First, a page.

What If It Went Right? The Results Are In!

As any of you who’ve been around on Facebook, Instagram or right here know...

I’ve spent the past week leading a “What If It Went Right?” challenge.
I had a few goals for doing this challenge (as is usually the case!)

  1. I wanted to offer something encouraging to people (especially sensitive-soul, social-justice-oriented educators) who are working hard and feeling a bit beaten down by daily life – and the nightly news.

  2. I wanted to invite more people to connect with me, so I can be helpful to more folx.

  3. I wanted to challenge myself to be brave and show up on video more – for the above two reasons.

  4. And I wanted to do the experiment myself - to see if it helped my mood and my energy.

Re. #4 this week I want to share a little about what I experienced.

A couple of things I learned from asking “What if it went right?” and imagining how some event or interaction I was anticipating could go well (rather than worrying about it or dreading it because I’m thinking about what could go wrong.)

  1. Often, just imagining something going right had an immediate positive impact on my emotions. I felt a smile creeping out of the sides of my mouth and little more lightness in my chest.

  2. Other times imagining how something could go right gave me an idea of an action I could take that would make that outcome more likely – then I took it! It didn’t even have to be a big worry or a big action – like I was a little nervous about an extended family dinner and as I imagined it going well I remembered that I wanted to have gifts for my niece and nephews, so I got them and then felt excited about them. And then got to share them which was fun!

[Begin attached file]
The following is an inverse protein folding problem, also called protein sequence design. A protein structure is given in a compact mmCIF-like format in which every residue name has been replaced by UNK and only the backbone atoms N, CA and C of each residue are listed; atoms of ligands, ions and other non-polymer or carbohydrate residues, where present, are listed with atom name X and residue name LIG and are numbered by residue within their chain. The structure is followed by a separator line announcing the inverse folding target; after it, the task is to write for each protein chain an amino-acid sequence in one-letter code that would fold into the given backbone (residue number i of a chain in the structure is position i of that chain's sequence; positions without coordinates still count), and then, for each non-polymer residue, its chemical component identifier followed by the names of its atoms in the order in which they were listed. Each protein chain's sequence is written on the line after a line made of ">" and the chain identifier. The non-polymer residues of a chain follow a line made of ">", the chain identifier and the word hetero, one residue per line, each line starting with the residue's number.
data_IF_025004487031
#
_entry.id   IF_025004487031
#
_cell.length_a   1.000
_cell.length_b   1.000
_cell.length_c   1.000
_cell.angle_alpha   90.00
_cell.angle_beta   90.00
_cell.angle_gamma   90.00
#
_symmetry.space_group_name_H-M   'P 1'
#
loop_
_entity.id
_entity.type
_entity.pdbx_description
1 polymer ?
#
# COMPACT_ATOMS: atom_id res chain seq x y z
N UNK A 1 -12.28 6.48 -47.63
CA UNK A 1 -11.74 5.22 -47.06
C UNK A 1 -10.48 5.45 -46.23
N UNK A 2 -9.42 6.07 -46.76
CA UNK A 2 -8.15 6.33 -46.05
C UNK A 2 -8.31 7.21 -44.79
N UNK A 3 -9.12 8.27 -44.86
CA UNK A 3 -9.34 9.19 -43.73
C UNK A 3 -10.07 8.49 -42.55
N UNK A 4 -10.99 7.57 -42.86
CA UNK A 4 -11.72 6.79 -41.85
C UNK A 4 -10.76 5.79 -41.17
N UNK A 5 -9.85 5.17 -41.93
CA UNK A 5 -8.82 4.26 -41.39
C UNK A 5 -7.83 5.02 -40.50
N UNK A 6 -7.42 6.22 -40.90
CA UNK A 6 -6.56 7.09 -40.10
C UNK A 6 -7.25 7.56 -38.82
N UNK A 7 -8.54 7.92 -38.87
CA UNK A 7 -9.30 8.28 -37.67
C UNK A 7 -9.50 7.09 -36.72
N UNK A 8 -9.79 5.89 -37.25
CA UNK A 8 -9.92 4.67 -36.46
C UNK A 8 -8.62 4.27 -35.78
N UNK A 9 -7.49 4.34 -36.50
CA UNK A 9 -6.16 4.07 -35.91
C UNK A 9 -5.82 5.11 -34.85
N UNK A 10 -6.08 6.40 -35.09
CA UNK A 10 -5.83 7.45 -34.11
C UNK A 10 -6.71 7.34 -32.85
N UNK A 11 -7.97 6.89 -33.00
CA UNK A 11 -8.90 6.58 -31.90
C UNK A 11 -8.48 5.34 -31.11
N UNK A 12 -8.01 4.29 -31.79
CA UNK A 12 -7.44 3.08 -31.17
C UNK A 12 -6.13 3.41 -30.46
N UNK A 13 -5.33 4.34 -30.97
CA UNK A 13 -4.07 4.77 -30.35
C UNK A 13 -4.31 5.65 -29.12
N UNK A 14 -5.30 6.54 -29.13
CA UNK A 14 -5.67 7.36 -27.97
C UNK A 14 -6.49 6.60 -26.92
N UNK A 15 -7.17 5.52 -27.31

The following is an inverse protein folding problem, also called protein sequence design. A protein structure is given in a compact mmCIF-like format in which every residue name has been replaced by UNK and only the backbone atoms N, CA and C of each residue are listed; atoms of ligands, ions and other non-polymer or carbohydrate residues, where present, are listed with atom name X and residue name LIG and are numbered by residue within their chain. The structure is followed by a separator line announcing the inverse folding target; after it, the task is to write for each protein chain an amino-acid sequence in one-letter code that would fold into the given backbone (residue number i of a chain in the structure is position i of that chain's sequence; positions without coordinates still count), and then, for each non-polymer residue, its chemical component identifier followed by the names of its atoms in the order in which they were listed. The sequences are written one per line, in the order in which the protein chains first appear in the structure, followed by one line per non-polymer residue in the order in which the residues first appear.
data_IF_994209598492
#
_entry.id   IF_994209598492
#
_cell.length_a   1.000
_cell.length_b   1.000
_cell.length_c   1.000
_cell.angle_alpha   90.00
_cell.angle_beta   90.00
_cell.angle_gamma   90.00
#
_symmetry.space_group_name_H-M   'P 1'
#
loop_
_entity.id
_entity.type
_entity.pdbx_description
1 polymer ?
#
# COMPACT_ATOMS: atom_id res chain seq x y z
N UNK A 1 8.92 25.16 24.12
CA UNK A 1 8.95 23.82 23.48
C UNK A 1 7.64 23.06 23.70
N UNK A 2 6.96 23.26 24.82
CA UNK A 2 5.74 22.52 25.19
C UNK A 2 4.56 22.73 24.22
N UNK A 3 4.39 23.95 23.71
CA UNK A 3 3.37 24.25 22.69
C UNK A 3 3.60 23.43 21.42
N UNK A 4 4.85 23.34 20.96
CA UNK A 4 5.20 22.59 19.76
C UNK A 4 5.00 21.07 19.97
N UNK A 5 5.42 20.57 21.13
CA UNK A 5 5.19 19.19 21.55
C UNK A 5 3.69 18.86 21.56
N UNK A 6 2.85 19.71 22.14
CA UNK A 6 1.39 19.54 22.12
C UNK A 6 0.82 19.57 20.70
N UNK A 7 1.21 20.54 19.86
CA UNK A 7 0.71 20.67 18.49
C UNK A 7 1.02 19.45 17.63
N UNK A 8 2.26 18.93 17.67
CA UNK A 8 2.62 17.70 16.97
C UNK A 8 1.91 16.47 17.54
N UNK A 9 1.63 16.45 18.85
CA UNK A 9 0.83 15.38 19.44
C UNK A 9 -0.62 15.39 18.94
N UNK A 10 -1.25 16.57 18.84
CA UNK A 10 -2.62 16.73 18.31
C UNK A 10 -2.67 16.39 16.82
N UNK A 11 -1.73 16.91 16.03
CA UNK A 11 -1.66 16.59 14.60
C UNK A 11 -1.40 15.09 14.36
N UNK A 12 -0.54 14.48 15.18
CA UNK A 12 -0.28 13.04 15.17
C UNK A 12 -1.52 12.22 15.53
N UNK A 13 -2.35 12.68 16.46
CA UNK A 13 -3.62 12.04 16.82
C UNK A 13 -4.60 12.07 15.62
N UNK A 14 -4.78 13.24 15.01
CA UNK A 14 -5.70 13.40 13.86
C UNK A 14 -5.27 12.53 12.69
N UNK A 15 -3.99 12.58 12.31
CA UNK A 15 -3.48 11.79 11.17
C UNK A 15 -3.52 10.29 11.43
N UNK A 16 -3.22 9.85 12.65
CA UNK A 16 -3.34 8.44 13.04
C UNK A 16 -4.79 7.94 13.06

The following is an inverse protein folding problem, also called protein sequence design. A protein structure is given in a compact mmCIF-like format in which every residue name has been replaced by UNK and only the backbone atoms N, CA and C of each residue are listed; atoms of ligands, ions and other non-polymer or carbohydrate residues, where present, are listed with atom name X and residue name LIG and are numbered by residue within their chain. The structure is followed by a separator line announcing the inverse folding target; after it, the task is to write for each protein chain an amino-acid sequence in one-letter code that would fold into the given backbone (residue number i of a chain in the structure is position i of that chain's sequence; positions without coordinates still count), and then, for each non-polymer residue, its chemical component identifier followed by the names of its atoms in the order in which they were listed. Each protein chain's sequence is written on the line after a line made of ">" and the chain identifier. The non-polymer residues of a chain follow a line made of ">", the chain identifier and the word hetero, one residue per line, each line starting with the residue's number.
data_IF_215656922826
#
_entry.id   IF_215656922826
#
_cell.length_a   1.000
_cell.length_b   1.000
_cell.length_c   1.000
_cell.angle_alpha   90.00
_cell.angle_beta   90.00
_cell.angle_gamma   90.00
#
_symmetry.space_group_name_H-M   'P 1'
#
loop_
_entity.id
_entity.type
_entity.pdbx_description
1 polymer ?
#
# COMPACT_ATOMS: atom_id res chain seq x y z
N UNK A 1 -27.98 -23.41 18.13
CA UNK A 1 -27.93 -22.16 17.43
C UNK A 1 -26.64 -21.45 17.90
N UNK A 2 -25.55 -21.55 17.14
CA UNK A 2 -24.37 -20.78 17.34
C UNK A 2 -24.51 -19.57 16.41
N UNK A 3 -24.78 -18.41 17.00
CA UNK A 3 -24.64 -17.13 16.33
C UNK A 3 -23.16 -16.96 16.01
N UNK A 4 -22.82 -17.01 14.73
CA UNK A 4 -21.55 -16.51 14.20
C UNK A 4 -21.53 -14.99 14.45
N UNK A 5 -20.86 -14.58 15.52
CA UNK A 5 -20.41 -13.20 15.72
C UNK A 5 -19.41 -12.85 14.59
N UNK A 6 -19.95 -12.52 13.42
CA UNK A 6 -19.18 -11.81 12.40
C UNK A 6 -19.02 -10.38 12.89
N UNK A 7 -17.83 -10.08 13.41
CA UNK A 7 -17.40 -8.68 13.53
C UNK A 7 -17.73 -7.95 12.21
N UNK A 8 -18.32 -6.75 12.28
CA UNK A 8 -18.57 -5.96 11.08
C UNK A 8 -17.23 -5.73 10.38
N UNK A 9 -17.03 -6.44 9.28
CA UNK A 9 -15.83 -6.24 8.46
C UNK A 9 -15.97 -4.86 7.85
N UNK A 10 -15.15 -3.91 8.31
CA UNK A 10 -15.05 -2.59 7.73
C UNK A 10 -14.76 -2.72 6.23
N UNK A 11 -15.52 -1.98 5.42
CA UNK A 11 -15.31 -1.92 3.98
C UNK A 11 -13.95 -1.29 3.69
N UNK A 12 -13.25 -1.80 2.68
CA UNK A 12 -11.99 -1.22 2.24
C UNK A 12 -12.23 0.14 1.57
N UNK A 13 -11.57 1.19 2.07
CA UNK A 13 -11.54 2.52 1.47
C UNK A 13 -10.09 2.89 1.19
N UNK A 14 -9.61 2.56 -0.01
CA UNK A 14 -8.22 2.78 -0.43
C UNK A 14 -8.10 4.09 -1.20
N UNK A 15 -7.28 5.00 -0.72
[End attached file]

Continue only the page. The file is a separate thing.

3. Sometimes, imagining what could go right made me want to wear clothes that went along with that positive possibility...and doing so boosted my mood even more. (I think sometimes this can work the opposite way as well – dress happy, feel happy.)

A couple things I learned from looking for “What went right?” this week.

  1. It’s very helpful when your plane makes an unexpected extra stop in Chicago – helps shift focus away from the stress, so at least it doesn’t keep growing bigger!

  2. With a slight shift to, “What did I do right?” it’s a lovely way to challenge self-judgement.

  3. I am very resistant to stating what went right when I want to tell ONLY a whiny/bitchy story about all that has gone wrong.

  4. However, it is possible to talk about what went right even when lots didn’t (and without ignoring or negating actual grief/anger/irritation) – and I like the way doing so sucks a little life out of what one of my clients calls “THE DOOM STATE.”

No, this wasn’t a practice that radically changed my life – but that’s not the way most lasting changes works.  It was a practice that helped loosen the grip of my naturally anxious, pessimistic, negative brain patterns just a bit at times.  It provided alternatives. 
Change usually comes one tiny little step at a time.  One tiny little practice combined with another.
So, I’ve got one more “tool” in my do-life-beautifully-while-doing-big-hard-heavy-important-work toolbox.  And you do too!  I’d love to hear about it if you tried it – even if you got stuck or didn’t find it helpful at all.
And I’ve also gotten a TINY bit better at showing up on Instagram and Facebook.  So, if you’re not following me there, please do!  I plan to keep having more fun and offering more support there in the coming weeks.  So do connect with me there too!
For now, I’m off to take in 48 hours of vacation to two of my favorite places in the world – Taughannock Falls and Seneca Lake, where I shall continue reading FICTION (Liz Gilberts, City of Girls.)
Then I’m heading to see friends in Philly for a hot minute. 
Then to the Strong Voice, Compassionate Heart retreat with Amanda Kemp. 
I wish you all an amazing week with lots joy and the courage and strength to keep working for justice.
Much love,

p.s. Want to ask another great question (especially in the midst of all the suffering we see going on around us)?  Civil Rights activist Ruby Sales suggests asking, Where does it hurt?  as a means of connecting your inner life with outer action, which is really what thriving for equity is all about at it's core.  The both/and.  You can hear more https://onbeing.org/programs/the-inner-life-of-social-change-ruby-sales/